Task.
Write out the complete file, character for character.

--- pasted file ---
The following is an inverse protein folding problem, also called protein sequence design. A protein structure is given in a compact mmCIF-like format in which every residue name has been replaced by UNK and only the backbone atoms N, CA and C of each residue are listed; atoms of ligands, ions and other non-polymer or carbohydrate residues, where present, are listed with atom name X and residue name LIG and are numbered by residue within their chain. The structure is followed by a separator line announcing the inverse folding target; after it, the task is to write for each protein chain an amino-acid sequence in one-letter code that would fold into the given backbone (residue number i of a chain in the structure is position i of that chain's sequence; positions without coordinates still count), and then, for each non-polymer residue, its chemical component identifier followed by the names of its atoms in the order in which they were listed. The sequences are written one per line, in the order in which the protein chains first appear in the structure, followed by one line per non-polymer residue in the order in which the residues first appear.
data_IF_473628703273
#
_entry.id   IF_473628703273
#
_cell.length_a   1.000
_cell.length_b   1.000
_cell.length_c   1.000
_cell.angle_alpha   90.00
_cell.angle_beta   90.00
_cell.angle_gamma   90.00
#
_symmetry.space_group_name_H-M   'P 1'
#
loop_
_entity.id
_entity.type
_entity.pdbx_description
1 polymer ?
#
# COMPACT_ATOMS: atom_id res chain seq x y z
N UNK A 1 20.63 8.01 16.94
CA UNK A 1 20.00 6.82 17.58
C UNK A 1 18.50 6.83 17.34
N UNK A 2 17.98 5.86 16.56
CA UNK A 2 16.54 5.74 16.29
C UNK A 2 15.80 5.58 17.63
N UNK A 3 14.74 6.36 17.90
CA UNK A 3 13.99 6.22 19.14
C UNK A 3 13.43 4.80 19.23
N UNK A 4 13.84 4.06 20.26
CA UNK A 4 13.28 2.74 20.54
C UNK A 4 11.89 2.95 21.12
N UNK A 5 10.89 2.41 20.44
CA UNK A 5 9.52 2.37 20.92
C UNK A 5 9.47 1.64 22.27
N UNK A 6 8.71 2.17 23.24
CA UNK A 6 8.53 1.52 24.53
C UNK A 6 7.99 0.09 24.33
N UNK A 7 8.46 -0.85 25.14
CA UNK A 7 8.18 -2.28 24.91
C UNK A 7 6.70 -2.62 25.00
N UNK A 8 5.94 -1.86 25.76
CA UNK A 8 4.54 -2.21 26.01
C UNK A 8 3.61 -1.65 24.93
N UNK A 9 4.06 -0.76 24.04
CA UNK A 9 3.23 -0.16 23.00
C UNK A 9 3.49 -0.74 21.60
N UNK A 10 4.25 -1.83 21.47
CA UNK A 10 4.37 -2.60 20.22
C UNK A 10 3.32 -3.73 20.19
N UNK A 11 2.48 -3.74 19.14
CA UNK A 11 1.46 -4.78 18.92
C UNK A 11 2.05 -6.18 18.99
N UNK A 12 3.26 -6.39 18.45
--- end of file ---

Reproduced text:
The following is an inverse protein folding problem, also called protein sequence design. A protein structure is given in a compact mmCIF-like format in which every residue name has been replaced by UNK and only the backbone atoms N, CA and C of each residue are listed; atoms of ligands, ions and other non-polymer or carbohydrate residues, where present, are listed with atom name X and residue name LIG and are numbered by residue within their chain. The structure is followed by a separator line announcing the inverse folding target; after it, the task is to write for each protein chain an amino-acid sequence in one-letter code that would fold into the given backbone (residue number i of a chain in the structure is position i of that chain's sequence; positions without coordinates still count), and then, for each non-polymer residue, its chemical component identifier followed by the names of its atoms in the order in which they were listed. The sequences are written one per line, in the order in which the protein chains first appear in the structure, followed by one line per non-polymer residue in the order in which the residues first appear.
data_IF_473628703273
#
_entry.id   IF_473628703273
#
_cell.length_a   1.000
_cell.length_b   1.000
_cell.length_c   1.000
_cell.angle_alpha   90.00
_cell.angle_beta   90.00
_cell.angle_gamma   90.00
#
_symmetry.space_group_name_H-M   'P 1'
#
loop_
_entity.id
_entity.type
_entity.pdbx_description
1 polymer ?
#
# COMPACT_ATOMS: atom_id res chain seq x y z
N UNK A 1 20.63 8.01 16.94
CA UNK A 1 20.00 6.82 17.58
C UNK A 1 18.50 6.83 17.34
N UNK A 2 17.98 5.86 16.56
CA UNK A 2 16.54 5.74 16.29
C UNK A 2 15.80 5.58 17.63
N UNK A 3 14.74 6.36 17.90
CA UNK A 3 13.99 6.22 19.14
C UNK A 3 13.43 4.80 19.23
N UNK A 4 13.84 4.06 20.26
CA UNK A 4 13.28 2.74 20.54
C UNK A 4 11.89 2.95 21.12
N UNK A 5 10.89 2.41 20.44
CA UNK A 5 9.52 2.37 20.92
C UNK A 5 9.47 1.64 22.27
N UNK A 6 8.71 2.17 23.24
CA UNK A 6 8.53 1.52 24.53
C UNK A 6 7.99 0.09 24.33
N UNK A 7 8.46 -0.85 25.14
CA UNK A 7 8.18 -2.28 24.91
C UNK A 7 6.70 -2.62 25.00
N UNK A 8 5.94 -1.86 25.76
CA UNK A 8 4.54 -2.21 26.01
C UNK A 8 3.61 -1.65 24.93
N UNK A 9 4.06 -0.76 24.04
CA UNK A 9 3.23 -0.16 23.00
C UNK A 9 3.49 -0.74 21.60
N UNK A 10 4.25 -1.83 21.47
CA UNK A 10 4.37 -2.60 20.22
C UNK A 10 3.32 -3.73 20.19
N UNK A 11 2.48 -3.74 19.14
CA UNK A 11 1.46 -4.78 18.92
C UNK A 11 2.05 -6.18 18.99
N UNK A 12 3.26 -6.39 18.45